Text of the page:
God’s Word Withstands the Fire. Always.

The Old Testament prophet Jeremiah faced immense opposition, and in Jeremiah 36:20-25 is recorded an interesting story of King Jehoiakim’s attempts to destroy the prophet’s words, and by extension, God’s words.  The king was unable to get his hands on Jeremiah, whose allies helped him to hide, so the king takes a different approach:

So they went into the court to the king, having put the scroll in the chamber of Elishama the secretary, and they reported all the words to the king.  Then the king sent Jehudi to get the scroll, and he took it from the chamber of Elishama the secretary. And Jehudi read it to the king and all the officials who stood beside the king.  It was the ninth month, and the king was sitting in the winter house, and there was a fire burning in the fire pot before him.  As Jehudi read three or four columns, the king would cut them off with a knife and throw them into the fire in the fire pot, until the entire scroll was consumed in the fire that was in the fire pot.  Yet neither the king nor any of his servants who heard all these words was afraid, nor did they tear their garments.  Even when Elnathan and Delaiah and Gemariah urged the king not to burn the scroll, he would not listen to them.”

This wasn’t an impulsive, knee-jerk reaction to God’s word, but a deliberate, sustained act of rebellion.  This took time, and there’s almost a ceremony to it, as if daring God to stop him.  Many Christians today would be outraged if they witnessed something like this.  People in positions of authority disrespect God regularly, but imagine if the head of your country burned the Bible publicly on TV, and nobody stopped them, or even objected?  Sure, in modern times, people might object on their blog, on social media, or even on smaller TV and radio outlets, but in Jehoiakim’s example, nobody was able to challenge him. He “got away with it.”

Photo by raquel raclette on Unsplash

This brings up the question of: why does God allow things like this to happen?  I’ll suggest a question in response: Would it be a stronger testimony of God’s sovereignty if He had struck King Jehoiakim dead on the spot, or is it a stronger testimony that Jeremiah’s words still exist today all around the world?  If the second option is better, the next question is why do we sometimes feel such outrage and lash out (perhaps on our own blog or Facebook page) at such acts?  Do we trust God to deal with it, or do we worry that Jehoiakim is right – maybe God doesn’t care?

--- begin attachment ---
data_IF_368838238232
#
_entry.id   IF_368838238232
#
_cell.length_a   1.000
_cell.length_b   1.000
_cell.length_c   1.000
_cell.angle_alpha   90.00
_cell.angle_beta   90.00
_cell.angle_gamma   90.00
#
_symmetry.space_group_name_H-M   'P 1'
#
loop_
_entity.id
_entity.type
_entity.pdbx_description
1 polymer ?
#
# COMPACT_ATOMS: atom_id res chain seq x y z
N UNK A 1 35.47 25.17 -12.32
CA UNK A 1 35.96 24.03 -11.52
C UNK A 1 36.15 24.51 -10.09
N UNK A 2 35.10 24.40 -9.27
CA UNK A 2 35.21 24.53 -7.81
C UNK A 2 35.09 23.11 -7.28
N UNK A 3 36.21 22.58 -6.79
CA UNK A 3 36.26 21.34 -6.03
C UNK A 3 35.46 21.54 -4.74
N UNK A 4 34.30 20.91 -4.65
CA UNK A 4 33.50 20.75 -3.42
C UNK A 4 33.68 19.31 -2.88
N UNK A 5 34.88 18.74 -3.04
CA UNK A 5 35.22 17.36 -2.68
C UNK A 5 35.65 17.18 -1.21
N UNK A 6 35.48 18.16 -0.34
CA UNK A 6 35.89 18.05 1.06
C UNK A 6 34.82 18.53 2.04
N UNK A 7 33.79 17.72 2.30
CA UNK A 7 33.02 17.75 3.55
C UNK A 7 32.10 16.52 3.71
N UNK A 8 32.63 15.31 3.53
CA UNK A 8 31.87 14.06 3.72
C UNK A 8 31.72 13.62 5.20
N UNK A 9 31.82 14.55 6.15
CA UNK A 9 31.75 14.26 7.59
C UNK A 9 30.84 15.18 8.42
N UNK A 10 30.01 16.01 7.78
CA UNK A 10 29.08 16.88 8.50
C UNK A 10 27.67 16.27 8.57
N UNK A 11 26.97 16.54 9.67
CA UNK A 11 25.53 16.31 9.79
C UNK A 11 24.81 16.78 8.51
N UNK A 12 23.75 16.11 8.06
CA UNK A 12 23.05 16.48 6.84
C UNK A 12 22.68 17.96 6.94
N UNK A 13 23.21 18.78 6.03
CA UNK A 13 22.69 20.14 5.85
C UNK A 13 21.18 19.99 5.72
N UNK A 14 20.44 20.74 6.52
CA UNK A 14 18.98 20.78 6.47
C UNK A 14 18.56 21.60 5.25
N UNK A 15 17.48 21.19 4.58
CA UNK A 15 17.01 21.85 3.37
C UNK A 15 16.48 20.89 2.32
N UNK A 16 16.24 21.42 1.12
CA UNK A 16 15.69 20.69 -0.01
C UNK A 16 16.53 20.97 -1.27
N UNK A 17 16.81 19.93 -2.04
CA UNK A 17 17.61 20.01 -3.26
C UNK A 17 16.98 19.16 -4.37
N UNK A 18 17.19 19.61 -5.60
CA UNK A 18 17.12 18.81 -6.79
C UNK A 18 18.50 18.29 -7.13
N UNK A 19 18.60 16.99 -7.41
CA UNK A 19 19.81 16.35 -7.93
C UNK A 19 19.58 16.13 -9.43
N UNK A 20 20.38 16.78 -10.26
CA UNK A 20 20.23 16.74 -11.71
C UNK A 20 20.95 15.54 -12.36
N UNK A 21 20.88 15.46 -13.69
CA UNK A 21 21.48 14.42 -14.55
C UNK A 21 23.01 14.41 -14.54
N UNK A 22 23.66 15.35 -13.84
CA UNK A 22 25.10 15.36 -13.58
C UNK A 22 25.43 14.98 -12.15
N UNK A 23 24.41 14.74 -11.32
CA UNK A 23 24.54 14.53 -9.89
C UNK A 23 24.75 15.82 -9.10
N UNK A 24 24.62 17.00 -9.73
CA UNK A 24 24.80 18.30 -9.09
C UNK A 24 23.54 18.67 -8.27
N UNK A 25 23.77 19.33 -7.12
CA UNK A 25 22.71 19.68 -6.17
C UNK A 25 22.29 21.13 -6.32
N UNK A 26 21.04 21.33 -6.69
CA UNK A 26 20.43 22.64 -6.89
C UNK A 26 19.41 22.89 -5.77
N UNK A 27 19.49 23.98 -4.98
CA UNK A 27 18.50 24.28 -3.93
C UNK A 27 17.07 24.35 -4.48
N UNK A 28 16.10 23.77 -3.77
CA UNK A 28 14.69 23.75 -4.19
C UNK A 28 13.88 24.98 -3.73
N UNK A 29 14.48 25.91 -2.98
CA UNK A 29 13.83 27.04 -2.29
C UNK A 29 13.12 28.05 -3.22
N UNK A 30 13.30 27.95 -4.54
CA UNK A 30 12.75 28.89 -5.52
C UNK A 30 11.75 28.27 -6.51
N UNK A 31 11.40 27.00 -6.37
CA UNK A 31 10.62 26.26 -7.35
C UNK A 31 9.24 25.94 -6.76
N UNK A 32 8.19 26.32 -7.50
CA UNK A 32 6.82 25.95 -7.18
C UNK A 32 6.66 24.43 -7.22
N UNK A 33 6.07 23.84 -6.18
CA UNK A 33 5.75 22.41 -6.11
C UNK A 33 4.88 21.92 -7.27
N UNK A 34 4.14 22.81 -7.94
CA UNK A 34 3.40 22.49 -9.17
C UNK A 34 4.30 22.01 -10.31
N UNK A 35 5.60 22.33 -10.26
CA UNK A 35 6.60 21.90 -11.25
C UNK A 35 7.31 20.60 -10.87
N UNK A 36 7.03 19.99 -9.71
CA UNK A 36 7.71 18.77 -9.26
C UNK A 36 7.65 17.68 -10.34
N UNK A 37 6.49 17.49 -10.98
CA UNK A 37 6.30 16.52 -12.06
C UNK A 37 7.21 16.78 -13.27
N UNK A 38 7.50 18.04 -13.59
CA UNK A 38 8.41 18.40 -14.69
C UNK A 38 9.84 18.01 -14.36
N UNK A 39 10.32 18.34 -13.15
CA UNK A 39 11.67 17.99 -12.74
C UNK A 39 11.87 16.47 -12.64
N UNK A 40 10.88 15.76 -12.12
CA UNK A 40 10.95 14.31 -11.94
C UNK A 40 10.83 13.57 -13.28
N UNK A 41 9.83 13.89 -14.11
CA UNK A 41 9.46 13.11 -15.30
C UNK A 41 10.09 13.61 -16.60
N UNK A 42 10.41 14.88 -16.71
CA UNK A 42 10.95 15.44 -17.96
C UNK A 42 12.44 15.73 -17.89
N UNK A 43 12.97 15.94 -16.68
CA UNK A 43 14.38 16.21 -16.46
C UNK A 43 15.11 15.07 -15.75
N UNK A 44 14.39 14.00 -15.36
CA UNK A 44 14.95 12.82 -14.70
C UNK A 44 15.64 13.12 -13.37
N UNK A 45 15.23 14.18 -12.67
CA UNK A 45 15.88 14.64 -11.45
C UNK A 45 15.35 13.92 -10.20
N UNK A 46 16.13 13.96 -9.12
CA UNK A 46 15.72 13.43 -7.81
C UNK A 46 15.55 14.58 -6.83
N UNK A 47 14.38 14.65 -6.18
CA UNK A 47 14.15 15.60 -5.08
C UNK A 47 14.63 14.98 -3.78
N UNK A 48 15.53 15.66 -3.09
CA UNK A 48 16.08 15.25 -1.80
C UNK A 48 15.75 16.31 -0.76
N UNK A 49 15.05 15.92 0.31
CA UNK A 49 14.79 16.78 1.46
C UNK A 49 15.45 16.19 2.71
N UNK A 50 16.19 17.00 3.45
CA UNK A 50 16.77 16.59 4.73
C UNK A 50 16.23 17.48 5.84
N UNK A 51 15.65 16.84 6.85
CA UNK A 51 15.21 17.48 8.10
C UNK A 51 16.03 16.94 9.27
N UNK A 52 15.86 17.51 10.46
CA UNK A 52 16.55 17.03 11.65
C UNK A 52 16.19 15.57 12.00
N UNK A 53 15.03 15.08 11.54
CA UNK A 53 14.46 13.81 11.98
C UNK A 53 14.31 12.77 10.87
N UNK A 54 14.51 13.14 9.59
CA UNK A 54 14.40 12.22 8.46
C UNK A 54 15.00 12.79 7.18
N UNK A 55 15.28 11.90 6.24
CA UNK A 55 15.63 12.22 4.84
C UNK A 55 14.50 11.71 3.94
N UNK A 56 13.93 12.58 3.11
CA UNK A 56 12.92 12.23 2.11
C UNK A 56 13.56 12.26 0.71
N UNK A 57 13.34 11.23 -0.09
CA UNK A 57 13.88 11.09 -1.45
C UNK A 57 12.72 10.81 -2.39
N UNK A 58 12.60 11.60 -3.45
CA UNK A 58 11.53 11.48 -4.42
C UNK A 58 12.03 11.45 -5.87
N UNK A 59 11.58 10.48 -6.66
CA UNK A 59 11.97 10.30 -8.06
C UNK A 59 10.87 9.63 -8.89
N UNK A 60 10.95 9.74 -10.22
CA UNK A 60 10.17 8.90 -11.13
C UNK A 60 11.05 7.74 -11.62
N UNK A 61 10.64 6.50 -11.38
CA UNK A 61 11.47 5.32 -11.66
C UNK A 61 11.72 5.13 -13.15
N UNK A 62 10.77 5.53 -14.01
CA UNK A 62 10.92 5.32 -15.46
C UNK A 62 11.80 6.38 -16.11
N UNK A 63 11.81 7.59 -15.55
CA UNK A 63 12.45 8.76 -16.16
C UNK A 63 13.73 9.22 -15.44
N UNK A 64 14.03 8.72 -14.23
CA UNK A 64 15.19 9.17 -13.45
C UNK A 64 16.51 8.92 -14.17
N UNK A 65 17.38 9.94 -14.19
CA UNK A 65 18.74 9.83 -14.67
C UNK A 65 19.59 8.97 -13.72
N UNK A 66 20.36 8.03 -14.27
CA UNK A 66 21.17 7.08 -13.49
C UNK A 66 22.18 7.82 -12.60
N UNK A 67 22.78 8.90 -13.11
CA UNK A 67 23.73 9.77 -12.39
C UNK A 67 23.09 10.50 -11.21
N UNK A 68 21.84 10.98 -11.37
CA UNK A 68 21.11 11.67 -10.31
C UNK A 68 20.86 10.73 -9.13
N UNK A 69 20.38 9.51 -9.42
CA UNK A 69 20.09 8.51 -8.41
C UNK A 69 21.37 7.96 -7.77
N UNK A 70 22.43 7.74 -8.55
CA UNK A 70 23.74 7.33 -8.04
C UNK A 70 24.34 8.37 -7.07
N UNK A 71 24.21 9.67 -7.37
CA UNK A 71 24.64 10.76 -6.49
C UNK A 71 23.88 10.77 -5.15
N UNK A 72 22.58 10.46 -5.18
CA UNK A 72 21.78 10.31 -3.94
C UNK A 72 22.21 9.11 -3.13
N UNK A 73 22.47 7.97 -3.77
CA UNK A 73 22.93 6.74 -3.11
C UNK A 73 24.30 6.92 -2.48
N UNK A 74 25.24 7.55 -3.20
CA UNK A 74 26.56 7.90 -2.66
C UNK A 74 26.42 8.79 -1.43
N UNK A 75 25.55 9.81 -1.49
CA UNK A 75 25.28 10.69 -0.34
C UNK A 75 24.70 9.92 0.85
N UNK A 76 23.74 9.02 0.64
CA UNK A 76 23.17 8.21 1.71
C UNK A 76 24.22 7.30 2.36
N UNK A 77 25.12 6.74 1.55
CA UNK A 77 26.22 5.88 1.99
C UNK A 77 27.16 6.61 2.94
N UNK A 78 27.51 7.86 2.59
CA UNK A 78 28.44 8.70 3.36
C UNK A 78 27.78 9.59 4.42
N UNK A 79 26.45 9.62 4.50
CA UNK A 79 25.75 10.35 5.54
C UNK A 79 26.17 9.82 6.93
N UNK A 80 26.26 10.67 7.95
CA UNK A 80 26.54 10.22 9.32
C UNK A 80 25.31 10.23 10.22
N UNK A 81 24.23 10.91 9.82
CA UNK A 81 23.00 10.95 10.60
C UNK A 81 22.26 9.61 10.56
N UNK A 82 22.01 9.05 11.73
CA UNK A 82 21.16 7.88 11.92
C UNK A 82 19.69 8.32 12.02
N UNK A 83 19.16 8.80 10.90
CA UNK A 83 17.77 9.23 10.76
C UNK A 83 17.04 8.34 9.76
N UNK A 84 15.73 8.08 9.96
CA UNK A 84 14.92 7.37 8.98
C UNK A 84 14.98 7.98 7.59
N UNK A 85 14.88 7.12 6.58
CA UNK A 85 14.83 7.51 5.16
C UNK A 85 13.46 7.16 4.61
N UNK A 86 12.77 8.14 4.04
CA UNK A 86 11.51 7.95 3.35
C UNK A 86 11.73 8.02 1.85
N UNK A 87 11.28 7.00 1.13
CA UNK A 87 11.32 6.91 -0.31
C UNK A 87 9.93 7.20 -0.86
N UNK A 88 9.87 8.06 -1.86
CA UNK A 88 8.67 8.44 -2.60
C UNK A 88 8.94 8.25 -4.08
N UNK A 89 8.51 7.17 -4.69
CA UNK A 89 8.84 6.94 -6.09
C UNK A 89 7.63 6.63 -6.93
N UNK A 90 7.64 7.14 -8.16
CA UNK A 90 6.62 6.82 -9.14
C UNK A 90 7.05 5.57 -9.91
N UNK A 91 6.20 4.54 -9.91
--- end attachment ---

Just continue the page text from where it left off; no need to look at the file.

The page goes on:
Part of the scroll Jehoiakim burned may have included these words of Jeremiah about the king himself: “With the burial of a donkey he shall be buried, dragged and dumped beyond the gates of Jerusalem.”[1] And “He shall have none to sit on the throne of David, and his dead body shall be cast out to the heat by day and the frost by night.[2]  Therefore God knew both that justice would be done to Jehoiakim, and also that his burning of the scroll had only symbolic and temporary effect.  In contrast, God’s justice and God’s word are eternally immutable and effective.  As Isaiah said: “The grass withers, the flower fades, but the word of our God will stand forever.”[3]

There’s also another question for us: if God had chosen in His sovereignty to redeem Jehoiakim, would we be angry like Jonah at the repentance of Nineveh[4], or would we praise God for His profound and measureless grace?  The same grace that brought Jeremiah’s words back from the futile fire pot of King Jehoiakim.  The grace that was purchased by Christ on the cross.

This word of God will stand as well: “Beloved, never avenge yourselves, but leave it to the wrath of God, for it is written, ‘Vengeance is mine, I will repay, says the Lord.’  To the contrary, ‘if your enemy is hungry, feed him; if he is thirsty, give him something to drink; for by so doing you will heap burning coals on his head.’  Do not be overcome by evil, but overcome evil with good.” – Romans 12:19-21

Do we believe it?


[1] Jeremiah 22:19
[2] Jeremiah 36:30
[3] Isaiah 40:8
[4] See my earlier, short post on Jonah’s anger.

Cats are Not the Only Things I’m Allergic To

Although highly allergic to cats, I love the two we have, but sometimes wonder if it’s worth the trouble.  This past Saturday night, one of the cats, named Misty, was up crying much of the night, waking us up regularly.  Eventually, I realized she must have been upset about her litter.  The store was out of the “usual,” so I tried to get away with a replacement, even though I know how finicky cats are.  Sure enough, once I changed it to what I had left of the usual stuff (kept in reserve in case of finicky cat trouble), she stopped complaining.

Why am I telling you this?  Because what happened next reminded me that God is concerned about even the most minor details of our lives, and about every living creature He has made.  Sunday morning my reading schedule began with Psalm 8, which includes this:

You have given [man] dominion over the works of your hands;
            you have put all things under his feet,
all sheep and oxen,
            and also the beasts of the field,
the birds of the heavens, and the fish of the sea,
            whatever passes along the paths of the seas.”- Psalm 8:6-8

Misty, an indoor cat who may feel like she’s trapped in the ark.

Under the mandate given in Genesis, mankind is supposed to take care of whatever God has given us – the earth and everything in it.  My study Bible helpfully noted that this includes pets, which reminded me of Misty’s crying!  I thought maybe our cats were worth the trouble after all, but God wasn’t finished making the point.

Also on my reading schedule was Genesis 7, which includes: “And the waters prevailed on the earth 150 days.” – Genesis 7:24